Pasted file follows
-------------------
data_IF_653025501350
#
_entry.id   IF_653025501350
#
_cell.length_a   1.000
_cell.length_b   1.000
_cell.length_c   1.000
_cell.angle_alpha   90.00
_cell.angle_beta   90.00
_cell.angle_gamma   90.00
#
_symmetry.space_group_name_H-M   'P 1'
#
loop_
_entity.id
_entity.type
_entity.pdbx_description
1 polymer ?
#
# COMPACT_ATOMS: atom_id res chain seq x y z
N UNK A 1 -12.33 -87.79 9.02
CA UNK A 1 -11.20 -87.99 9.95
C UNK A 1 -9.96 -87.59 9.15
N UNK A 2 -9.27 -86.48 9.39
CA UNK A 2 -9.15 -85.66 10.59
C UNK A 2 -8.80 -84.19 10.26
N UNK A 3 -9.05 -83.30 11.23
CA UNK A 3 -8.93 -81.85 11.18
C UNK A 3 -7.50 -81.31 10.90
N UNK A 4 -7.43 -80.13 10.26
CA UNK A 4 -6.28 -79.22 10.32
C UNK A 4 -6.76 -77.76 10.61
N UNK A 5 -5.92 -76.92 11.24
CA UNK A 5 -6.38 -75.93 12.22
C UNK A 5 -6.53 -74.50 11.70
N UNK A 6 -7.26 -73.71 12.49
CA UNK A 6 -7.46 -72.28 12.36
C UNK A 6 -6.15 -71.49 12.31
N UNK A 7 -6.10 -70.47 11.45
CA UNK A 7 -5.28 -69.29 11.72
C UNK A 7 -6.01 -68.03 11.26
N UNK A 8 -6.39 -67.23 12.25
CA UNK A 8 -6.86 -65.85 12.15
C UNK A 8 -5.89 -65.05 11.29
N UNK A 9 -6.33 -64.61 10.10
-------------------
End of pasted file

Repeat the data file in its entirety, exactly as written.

data_IF_653025501350
#
_entry.id   IF_653025501350
#
_cell.length_a   1.000
_cell.length_b   1.000
_cell.length_c   1.000
_cell.angle_alpha   90.00
_cell.angle_beta   90.00
_cell.angle_gamma   90.00
#
_symmetry.space_group_name_H-M   'P 1'
#
loop_
_entity.id
_entity.type
_entity.pdbx_description
1 polymer ?
#
# COMPACT_ATOMS: atom_id res chain seq x y z
N UNK A 1 -12.33 -87.79 9.02
CA UNK A 1 -11.20 -87.99 9.95
C UNK A 1 -9.96 -87.59 9.15
N UNK A 2 -9.27 -86.48 9.39
CA UNK A 2 -9.15 -85.66 10.59
C UNK A 2 -8.80 -84.19 10.26
N UNK A 3 -9.05 -83.30 11.23
CA UNK A 3 -8.93 -81.85 11.18
C UNK A 3 -7.50 -81.31 10.90
N UNK A 4 -7.43 -80.13 10.26
CA UNK A 4 -6.28 -79.22 10.32
C UNK A 4 -6.76 -77.76 10.61
N UNK A 5 -5.92 -76.92 11.24
CA UNK A 5 -6.38 -75.93 12.22
C UNK A 5 -6.53 -74.50 11.70
N UNK A 6 -7.26 -73.71 12.49
CA UNK A 6 -7.46 -72.28 12.36
C UNK A 6 -6.15 -71.49 12.31
N UNK A 7 -6.10 -70.47 11.45
CA UNK A 7 -5.28 -69.29 11.72
C UNK A 7 -6.01 -68.03 11.26
N UNK A 8 -6.39 -67.23 12.25
CA UNK A 8 -6.86 -65.85 12.15
C UNK A 8 -5.89 -65.05 11.29
N UNK A 9 -6.33 -64.61 10.10